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Elachee gets $30,000 grant to rid Chicopee Woods of invasive plants

POSTED: July 29, 2008 5:00 a.m.

Dalton Hooper pulls a patch of weeds Thursday at Elachee Nature Science Center during Think Green Week. Pulling the aggressive weeds helped the campers learn about non-native invasive plants.

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If you’re a gardener, you know that pulling weeds is a never-ending task.

That’s why getting rid of invasive plants in the Chicopee Woods Nature Preserve is going to be time-consuming and expensive.

But more help is on the way. Elachee Nature Science Center, which manages the 1,500-acre preserve south of Gainesville, has received a $30,000 grant from the Southern Co. to continue eradicating invasive species along its streams.

"We will match that grant with $48,000, partly from the (Chicopee Woods) park commission and partly through in-kind services such as volunteer work," said Cynthia Taylor, natural resources coordinator at Elachee.

This is the second year the center has received a grant from Southern Co., the parent corporation of Georgia Power. In 2007, Elachee received $10,000 for the same program, which was matched by about $36,000 locally.

The grants are part of the U.S. Environmental Protection Agency’s Five Star Restoration Program, but the EPA does not contribute any money.

"We did not fund any projects in Georgia this year," said Laura Niles, spokeswoman for the EPA’s Region 4 in Atlanta. "We only provide support, such as technical assistance and information on wetlands."

Instead, the program works through a complex series of public-private partnerships. Elachee’s grant is one of 10 that were funded by the Southern Co. and administered through the National Fish & Wildlife Foundation.

Southern Co. is spending $246,000 this year on wetlands restorations grants in its utility service area, which encompasses Georgia, Florida, Alabama and Mississippi.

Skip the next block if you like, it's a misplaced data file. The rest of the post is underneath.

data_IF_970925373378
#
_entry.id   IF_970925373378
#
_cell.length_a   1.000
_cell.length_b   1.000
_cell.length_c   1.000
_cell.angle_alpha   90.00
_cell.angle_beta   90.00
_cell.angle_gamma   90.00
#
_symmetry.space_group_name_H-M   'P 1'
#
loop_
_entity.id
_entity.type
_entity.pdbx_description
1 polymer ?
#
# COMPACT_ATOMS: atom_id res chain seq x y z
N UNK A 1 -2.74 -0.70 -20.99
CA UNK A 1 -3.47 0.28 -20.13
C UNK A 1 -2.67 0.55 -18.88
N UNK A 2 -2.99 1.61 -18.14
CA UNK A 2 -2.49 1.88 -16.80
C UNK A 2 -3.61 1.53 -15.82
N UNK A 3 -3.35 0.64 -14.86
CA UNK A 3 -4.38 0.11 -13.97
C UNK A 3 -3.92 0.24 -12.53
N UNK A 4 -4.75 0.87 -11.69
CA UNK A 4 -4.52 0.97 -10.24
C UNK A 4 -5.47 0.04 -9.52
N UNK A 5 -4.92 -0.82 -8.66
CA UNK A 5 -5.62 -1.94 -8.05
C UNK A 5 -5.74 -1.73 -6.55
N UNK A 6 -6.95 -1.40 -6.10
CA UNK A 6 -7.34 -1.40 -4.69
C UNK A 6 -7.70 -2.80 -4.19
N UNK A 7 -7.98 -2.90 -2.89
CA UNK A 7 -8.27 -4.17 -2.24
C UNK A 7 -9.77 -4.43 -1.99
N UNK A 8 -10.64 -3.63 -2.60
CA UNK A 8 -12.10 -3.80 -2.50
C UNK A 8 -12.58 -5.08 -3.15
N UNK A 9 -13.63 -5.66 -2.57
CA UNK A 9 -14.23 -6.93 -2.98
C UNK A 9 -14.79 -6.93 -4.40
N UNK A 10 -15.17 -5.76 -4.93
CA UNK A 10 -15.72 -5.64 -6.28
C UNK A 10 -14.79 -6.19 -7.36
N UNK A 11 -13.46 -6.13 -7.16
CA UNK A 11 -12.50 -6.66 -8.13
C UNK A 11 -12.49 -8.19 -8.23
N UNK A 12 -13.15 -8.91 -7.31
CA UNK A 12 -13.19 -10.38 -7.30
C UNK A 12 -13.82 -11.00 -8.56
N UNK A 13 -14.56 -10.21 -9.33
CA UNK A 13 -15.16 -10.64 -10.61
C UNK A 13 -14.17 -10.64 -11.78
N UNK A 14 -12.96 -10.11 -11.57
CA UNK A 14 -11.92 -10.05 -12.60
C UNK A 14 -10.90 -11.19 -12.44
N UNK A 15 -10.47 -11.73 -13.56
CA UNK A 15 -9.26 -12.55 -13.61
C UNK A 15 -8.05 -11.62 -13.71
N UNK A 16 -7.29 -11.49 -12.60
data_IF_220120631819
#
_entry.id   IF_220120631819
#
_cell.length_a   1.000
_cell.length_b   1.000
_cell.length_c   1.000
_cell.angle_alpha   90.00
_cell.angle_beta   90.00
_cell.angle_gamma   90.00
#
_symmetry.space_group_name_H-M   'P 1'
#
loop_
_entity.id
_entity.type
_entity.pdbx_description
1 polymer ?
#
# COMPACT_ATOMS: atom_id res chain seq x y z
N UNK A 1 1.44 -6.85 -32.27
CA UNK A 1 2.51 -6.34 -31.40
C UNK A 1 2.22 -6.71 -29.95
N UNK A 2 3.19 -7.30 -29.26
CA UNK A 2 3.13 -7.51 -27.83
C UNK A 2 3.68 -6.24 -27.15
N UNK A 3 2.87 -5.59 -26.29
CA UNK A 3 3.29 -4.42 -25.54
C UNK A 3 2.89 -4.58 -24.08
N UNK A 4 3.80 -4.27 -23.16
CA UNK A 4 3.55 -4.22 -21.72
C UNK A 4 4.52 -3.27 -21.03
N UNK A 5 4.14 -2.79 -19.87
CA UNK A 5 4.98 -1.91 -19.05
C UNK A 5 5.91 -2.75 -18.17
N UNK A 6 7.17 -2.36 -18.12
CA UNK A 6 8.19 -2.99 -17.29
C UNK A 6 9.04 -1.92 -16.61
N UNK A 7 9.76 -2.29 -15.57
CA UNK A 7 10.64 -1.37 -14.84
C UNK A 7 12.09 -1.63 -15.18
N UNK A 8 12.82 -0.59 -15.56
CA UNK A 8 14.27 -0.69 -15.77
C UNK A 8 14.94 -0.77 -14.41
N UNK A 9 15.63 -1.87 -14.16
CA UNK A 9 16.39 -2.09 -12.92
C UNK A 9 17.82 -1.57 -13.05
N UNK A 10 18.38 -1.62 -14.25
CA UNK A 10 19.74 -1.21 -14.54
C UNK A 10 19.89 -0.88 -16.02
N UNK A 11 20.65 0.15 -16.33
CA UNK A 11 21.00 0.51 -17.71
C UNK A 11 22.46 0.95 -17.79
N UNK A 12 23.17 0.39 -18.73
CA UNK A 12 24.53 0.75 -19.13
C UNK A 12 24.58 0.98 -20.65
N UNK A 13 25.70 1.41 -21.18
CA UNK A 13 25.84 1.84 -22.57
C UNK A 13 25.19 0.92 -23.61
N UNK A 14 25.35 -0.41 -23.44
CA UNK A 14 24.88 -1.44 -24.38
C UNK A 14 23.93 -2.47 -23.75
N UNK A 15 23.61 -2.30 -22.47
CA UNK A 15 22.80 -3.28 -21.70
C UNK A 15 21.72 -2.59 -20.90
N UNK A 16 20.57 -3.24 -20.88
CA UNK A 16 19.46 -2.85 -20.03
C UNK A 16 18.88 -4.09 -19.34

Valerie Holpp, spokeswoman for the company, said these grants have nothing to do with mitigation. In other words, the company is not being required to restore wetlands in exchange for destroying wetlands during its own construction projects. "This is part of our volunteer stewardship," Holpp said.

Elachee’s effort is aimed at eliminating invasive exotic plants such as kudzu, privet, and Nepal grass, which grow aggressively and can crowd out native species. Elachee qualified for the grant because these noxious plants tend to grow in riparian areas, near streams and rivers.

"Ninety percent of our invasive problems are along streams," said Taylor. "Once you get an infestation near a stream, everything downstream will be affected."

Taylor said the eradication work is taking place not just within the preserve but also in other areas of Chicopee Woods, such as the golf course.

She said Elachee is in the second year of a project that’s expected to last at least five years, and possibly as long as a decade.

"We have made a lot of progress," she said. "We’ve spent close to $200,000 already."

Taylor said the center used two different grants last year to eradicate invasives on about 40 acres.

"This year we’re re-treating some areas that have come back (regrown), and adding some new acreage," she said. "You expect at least 10 percent to come back."

Taylor said most of the work is being done by a contractor, but if the bulk of invasive growth can be removed, the small areas that remain can be kept in check by volunteers.

She said Elachee will receive the $30,000 in two installments, one in the fall and the other in the winter.

"We have several other outstanding grants (from other sources) that we’re waiting to hear from," she said. "It’s a tapestry of different funding mechanisms to try to get a very large project done."

Taylor said fighting invasive species is a continual struggle, but it’s the only way to ensure survival of the rare native species that make the preserve’s ecosystem unique.

"It is overwhelming, but it is definitely within our grasp," she said. "It’s something we have to address. We don’t have a choice."


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